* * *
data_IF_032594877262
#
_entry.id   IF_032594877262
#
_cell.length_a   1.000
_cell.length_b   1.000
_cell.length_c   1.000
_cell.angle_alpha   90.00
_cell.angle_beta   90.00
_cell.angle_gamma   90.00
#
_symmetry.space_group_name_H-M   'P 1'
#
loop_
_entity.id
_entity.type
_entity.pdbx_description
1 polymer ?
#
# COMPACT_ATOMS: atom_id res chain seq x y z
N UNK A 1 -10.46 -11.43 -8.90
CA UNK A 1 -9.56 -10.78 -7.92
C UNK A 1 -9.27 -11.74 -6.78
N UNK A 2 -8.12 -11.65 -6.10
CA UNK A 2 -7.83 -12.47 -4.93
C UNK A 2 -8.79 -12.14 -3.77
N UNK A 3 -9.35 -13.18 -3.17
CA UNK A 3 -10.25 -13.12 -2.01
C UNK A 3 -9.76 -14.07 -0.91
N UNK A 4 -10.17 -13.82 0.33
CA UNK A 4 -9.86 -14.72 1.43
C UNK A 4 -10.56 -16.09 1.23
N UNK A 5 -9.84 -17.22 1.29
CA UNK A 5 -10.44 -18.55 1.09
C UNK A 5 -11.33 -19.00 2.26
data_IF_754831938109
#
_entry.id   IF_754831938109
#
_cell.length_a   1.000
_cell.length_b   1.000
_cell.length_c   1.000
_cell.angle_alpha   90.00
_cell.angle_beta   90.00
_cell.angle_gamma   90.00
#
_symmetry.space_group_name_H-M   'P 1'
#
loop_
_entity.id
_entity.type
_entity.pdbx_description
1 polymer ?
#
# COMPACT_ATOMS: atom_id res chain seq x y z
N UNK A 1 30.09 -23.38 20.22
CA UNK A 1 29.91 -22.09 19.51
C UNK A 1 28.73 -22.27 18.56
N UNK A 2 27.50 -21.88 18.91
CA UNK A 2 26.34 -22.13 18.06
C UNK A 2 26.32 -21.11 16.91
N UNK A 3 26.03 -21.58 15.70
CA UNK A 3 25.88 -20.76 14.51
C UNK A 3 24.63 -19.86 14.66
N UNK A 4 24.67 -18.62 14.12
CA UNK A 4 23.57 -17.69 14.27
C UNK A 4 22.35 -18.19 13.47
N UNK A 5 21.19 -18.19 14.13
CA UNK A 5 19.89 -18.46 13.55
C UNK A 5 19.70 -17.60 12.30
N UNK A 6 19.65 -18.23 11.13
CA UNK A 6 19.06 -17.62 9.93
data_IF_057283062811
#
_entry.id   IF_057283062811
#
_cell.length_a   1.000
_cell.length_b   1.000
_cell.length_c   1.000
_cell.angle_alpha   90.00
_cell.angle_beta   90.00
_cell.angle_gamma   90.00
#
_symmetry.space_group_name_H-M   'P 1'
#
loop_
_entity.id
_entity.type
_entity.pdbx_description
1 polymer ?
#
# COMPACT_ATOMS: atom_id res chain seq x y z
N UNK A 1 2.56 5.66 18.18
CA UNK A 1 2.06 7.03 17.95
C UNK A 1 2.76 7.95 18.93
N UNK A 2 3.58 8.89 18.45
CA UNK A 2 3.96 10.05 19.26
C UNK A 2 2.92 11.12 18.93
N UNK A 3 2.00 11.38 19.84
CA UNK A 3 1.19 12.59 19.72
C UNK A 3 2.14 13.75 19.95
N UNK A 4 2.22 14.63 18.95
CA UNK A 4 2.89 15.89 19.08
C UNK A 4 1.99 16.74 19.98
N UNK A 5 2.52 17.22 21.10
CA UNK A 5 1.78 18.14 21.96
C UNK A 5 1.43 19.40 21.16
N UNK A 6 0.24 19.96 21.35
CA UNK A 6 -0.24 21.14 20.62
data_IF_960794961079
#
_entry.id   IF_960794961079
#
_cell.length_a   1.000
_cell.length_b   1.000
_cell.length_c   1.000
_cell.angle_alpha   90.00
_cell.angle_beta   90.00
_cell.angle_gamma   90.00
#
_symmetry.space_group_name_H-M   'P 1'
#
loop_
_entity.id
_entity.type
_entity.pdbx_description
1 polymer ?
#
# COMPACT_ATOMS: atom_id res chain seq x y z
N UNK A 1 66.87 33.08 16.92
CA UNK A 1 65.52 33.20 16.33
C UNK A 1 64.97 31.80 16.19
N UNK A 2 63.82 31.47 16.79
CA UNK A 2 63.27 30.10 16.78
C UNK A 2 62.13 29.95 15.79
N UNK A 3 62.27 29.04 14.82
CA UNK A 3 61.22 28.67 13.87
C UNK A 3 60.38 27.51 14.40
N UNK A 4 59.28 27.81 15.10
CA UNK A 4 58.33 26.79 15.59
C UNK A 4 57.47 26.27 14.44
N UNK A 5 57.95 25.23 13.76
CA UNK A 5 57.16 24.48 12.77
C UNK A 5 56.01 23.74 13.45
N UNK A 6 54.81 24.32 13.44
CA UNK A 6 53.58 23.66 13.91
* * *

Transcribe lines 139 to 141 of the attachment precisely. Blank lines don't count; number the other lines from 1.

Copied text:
N UNK A 4 59.28 27.81 15.10
CA UNK A 4 58.33 26.79 15.59
C UNK A 4 57.47 26.27 14.44